The primary piece here I found was Dufourt's 'reading' of Schubert's Lied "Erlkoenig",a very post-modern approach to intercede into a known place;the Schubert is about death, hope, fear, resolution, and danger. The original Schubert is a well known romantic icon with the dark momentum;those incessant repeated tones,the octave in G-minor, it is the pinnacle of romantic philosophy after the Goethe poem in what it represents.
Dufourt's piece herein a welcome 30 minutes and we have this almost mindless repetition, like plaintive declamations to existence or to space, or to the mysteries of the universe . . . . often clangorous,metallic,surface bound, the lingua franca of French music, almost like a call n' response structure., gesture. . .
There are interesting single tones, cello-like that emerge within the piece, to single gong-like basso tones in the lowest register of the piano,all within the more furioso moments that guides the upper partials.
Dufourt knows how to create grand powerful moments,the music at times seems abandoned to itself or some higher force. . . no matter what genre he works in. Here he the resonance their own spaces. Time,temporality is all we have he is saying.We move toward the "clearing" of the romantic beauty. Often the music remains on the surface, the discourse is chordal primarily,almost orchestral with fast filigree lines, "tres vif" . . . the work is compelling if you actually forget the original Schubert, which really only guides Dufourt's work from a great distance, in the sky of romantic time.
Nonken tries to locate more the lyrical moments in the music, holding back many times. creating more beautiful moments. She never makes an ugly brutal tone, as you might find in Francois-Frederic Guy's reading of the Dufourt piece.
Fineberg's primary work here was his"Lightening" "Veils" and "Grisaille" again the latter is a dark adagio, penumbral, always lost in the basso regions of the piano's resonance. Single bass tones is like a lone monad voice. The upper regions are quite beautiful as well, given to fill the musical spaces with the metallic sounds of the clusters of the highest piano tones.You know this music is poetic for the silences are never more than you as a listener expect.The silences never overtax their dramatic function, and there always seems to be a space where the music seems befuddled with itself,lost within it's own shaped defined spaces.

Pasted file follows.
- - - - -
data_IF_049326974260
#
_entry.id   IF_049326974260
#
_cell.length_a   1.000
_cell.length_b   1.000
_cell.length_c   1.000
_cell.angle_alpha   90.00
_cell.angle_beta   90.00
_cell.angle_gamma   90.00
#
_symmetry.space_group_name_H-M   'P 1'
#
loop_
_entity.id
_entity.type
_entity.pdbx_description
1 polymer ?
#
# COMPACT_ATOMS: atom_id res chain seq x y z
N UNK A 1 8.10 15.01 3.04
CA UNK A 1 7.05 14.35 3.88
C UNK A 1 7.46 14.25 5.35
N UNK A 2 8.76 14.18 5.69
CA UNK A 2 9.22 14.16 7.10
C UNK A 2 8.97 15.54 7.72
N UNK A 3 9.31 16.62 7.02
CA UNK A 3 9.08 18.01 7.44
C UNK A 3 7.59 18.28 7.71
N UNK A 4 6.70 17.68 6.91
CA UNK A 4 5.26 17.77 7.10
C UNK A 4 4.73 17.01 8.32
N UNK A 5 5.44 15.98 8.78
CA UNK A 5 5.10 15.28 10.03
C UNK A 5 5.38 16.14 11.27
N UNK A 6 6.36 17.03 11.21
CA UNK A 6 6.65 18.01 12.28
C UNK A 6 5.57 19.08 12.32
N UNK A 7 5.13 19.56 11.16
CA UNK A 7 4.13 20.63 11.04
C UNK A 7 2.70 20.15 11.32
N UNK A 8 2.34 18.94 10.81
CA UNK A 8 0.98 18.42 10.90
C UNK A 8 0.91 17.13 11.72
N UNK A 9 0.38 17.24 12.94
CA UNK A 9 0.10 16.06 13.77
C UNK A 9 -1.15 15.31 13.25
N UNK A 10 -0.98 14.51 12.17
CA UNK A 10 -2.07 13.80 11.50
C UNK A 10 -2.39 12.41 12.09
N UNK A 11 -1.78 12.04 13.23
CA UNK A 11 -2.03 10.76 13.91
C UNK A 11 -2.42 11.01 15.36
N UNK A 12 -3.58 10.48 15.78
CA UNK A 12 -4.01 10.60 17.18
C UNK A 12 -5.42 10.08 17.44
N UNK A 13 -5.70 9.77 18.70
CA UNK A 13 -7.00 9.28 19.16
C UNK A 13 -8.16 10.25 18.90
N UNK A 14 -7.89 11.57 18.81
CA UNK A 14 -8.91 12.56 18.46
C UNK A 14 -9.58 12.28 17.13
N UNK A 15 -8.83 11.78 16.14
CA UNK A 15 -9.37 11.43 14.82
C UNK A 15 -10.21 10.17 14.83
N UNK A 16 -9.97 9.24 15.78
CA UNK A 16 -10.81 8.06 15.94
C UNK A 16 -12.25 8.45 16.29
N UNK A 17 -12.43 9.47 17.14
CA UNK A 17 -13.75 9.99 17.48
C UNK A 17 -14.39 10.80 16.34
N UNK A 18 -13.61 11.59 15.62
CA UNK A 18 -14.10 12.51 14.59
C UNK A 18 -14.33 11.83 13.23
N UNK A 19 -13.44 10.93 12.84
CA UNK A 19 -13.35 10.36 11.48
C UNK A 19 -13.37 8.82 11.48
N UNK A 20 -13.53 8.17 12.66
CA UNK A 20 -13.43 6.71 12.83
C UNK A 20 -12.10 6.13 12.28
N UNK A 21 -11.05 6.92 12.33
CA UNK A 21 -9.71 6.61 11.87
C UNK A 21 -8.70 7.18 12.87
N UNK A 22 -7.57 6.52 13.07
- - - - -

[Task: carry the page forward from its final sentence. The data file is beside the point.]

Fineberg's music is gentle,and poetic,even theatrical here with repeated tones in "Grisaille" more anti- declamatory now . He also like Dufourt takes his time. He considers his musical language as spectral where his formative years were in close proximity to this line of thinking. His clangorous resonances take much time for contemplation and space, spaces that seem like only pauses, but lend a structural weight,again poetic, where you pause to take a breath to the next line. Fineberg's music is quite lyrical,elegant refined to a degree. . .like a ceramic figurine. . . . often threadbare, sparse. His "Veils"I thought of Debussy's famous "prelude" is also clangorous as an intro and at times, but mostly within the realm of pp, soft, and again gentle.